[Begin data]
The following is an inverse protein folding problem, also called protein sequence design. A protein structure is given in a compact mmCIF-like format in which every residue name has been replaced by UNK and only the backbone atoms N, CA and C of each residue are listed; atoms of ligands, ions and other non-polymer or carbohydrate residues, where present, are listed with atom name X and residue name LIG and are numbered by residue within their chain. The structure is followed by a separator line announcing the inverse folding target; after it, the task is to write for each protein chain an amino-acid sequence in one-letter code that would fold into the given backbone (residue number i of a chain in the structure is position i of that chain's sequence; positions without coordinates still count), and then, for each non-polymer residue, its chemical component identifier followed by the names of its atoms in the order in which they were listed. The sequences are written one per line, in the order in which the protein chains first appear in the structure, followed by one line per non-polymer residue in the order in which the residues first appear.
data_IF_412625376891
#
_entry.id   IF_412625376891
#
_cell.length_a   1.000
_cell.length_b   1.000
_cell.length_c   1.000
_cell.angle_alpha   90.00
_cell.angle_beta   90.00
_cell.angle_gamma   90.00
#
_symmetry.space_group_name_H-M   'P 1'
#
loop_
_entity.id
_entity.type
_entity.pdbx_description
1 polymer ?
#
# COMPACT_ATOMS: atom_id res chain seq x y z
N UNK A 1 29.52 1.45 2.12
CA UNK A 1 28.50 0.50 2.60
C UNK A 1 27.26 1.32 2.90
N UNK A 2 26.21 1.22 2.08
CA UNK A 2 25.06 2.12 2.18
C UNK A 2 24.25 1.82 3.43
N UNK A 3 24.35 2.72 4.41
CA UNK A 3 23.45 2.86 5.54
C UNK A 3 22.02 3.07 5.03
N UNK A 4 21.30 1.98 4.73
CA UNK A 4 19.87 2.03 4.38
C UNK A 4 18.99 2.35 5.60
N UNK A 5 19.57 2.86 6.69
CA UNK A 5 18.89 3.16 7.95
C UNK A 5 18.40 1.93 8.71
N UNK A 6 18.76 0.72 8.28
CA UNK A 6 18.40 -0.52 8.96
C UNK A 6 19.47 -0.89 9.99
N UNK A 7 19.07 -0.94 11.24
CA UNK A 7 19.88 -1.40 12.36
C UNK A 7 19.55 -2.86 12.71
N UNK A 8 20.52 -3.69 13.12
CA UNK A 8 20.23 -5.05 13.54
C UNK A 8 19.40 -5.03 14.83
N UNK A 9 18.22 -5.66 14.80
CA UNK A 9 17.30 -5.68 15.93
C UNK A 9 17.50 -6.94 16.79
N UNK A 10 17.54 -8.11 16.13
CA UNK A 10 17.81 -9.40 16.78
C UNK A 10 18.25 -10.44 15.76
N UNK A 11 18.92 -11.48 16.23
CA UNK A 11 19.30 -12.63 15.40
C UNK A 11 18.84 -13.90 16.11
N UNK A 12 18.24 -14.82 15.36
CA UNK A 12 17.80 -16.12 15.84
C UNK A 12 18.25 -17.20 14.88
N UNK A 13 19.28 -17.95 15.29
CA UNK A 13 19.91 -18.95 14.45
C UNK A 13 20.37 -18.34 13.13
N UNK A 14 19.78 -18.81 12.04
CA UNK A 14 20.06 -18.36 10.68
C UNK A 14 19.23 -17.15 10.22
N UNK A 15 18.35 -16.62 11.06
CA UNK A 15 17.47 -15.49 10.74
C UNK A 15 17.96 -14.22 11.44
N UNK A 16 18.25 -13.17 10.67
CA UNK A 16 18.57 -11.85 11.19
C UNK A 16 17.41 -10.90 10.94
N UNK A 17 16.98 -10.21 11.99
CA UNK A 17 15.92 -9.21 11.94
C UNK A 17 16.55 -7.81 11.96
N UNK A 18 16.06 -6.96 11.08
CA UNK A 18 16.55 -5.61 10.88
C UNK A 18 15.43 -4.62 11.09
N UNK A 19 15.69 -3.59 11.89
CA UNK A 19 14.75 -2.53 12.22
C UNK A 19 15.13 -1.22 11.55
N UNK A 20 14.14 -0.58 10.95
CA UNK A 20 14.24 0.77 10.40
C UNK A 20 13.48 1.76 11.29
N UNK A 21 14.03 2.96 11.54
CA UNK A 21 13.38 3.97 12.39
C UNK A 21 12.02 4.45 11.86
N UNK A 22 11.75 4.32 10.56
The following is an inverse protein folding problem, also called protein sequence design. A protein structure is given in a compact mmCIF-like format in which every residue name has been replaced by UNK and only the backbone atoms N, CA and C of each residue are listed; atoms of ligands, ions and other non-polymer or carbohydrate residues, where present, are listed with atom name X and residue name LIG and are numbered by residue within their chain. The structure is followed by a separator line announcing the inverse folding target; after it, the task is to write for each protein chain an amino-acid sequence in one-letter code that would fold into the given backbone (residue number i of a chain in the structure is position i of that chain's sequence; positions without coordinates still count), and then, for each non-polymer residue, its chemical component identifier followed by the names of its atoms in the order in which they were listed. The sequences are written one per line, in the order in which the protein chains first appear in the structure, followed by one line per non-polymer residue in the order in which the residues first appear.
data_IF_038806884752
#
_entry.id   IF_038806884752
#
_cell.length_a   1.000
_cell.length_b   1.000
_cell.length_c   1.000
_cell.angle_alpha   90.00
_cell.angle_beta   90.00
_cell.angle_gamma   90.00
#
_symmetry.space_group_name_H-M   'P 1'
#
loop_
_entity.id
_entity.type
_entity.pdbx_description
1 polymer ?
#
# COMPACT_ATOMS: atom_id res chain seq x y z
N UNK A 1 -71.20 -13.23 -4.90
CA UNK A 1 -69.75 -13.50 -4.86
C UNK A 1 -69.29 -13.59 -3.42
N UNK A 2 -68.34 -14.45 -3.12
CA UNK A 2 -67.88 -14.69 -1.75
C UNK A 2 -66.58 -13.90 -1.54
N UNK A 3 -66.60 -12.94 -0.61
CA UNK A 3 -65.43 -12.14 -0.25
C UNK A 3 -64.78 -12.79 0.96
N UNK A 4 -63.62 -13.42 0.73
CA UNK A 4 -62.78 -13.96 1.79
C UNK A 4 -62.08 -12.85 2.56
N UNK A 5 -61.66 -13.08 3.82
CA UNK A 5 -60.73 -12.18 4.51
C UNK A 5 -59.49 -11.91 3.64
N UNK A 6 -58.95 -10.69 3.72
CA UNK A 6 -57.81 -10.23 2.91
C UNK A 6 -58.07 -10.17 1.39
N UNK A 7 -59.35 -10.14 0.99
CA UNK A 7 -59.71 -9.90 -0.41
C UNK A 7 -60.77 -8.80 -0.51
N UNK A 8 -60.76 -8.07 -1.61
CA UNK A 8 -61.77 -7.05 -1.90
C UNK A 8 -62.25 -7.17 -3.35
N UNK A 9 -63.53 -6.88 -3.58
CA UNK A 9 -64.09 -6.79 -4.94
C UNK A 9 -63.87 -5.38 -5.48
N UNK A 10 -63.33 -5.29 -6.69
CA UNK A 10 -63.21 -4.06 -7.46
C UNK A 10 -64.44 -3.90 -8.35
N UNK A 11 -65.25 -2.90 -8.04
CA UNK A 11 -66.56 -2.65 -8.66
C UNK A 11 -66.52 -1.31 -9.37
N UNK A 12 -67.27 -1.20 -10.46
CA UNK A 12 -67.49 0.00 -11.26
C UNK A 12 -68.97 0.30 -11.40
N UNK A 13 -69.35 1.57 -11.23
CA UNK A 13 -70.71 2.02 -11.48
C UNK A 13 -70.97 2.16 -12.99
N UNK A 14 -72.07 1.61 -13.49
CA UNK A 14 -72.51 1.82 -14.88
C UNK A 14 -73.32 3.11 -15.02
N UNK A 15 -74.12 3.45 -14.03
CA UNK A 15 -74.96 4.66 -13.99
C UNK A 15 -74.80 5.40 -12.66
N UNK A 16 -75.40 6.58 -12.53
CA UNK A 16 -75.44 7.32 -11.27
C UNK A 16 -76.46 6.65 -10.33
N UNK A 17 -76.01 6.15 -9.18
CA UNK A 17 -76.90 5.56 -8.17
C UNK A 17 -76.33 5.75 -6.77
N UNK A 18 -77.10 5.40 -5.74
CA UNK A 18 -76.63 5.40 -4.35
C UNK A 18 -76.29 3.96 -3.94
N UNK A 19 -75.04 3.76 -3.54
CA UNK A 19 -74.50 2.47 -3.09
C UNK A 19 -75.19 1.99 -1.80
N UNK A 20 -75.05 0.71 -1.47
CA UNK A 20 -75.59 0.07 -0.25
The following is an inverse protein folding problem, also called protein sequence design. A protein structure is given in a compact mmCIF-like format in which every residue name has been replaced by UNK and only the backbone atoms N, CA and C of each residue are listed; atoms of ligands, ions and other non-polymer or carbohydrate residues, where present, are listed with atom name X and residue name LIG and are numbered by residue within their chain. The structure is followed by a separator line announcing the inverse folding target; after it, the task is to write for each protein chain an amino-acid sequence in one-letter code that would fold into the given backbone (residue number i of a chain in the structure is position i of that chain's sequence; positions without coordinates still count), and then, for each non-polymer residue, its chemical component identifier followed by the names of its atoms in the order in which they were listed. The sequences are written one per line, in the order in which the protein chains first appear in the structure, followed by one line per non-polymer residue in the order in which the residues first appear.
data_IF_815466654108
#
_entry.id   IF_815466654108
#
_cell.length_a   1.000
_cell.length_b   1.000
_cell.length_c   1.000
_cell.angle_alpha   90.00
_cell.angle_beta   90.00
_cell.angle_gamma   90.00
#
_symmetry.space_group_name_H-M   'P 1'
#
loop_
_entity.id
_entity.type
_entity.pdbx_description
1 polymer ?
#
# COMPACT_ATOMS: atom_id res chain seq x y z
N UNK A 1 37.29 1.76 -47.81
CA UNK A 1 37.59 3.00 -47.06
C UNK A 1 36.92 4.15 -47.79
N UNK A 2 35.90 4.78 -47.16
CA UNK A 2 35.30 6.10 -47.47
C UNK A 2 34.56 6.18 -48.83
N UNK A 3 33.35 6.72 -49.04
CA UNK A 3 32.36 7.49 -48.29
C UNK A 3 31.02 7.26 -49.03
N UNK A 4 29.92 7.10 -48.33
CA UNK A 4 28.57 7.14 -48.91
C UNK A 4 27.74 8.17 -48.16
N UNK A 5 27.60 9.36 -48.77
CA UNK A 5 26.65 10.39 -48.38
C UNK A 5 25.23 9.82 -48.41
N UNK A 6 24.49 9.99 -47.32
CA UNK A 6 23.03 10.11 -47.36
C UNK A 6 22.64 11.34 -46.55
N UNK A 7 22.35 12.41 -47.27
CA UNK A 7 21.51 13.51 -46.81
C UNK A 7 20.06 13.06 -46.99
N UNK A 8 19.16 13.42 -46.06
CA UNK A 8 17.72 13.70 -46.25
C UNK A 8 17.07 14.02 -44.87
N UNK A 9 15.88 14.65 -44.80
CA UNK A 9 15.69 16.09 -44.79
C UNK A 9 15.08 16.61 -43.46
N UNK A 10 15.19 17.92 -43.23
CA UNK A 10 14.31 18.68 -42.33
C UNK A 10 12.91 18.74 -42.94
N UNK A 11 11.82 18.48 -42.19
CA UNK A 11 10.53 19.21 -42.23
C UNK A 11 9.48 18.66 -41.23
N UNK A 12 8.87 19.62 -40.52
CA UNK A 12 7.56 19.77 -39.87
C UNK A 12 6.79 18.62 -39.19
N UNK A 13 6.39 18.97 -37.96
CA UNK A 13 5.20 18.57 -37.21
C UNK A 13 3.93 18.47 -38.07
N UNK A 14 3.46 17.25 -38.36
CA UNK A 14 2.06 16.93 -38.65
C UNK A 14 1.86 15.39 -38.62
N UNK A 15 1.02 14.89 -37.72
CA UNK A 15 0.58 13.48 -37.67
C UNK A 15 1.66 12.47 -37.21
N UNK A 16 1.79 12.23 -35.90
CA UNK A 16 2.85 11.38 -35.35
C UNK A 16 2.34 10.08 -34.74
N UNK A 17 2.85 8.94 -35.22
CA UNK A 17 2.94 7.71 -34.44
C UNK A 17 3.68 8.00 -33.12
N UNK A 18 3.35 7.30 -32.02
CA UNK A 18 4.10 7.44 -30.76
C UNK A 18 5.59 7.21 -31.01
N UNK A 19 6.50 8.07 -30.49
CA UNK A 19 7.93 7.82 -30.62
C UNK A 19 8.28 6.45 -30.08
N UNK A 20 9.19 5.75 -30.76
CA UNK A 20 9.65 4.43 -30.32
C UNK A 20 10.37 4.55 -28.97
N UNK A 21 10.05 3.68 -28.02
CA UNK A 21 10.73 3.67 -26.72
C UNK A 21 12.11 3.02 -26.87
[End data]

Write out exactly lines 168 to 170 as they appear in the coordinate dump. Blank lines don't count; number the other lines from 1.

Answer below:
#
_entry.id   IF_815466654108
#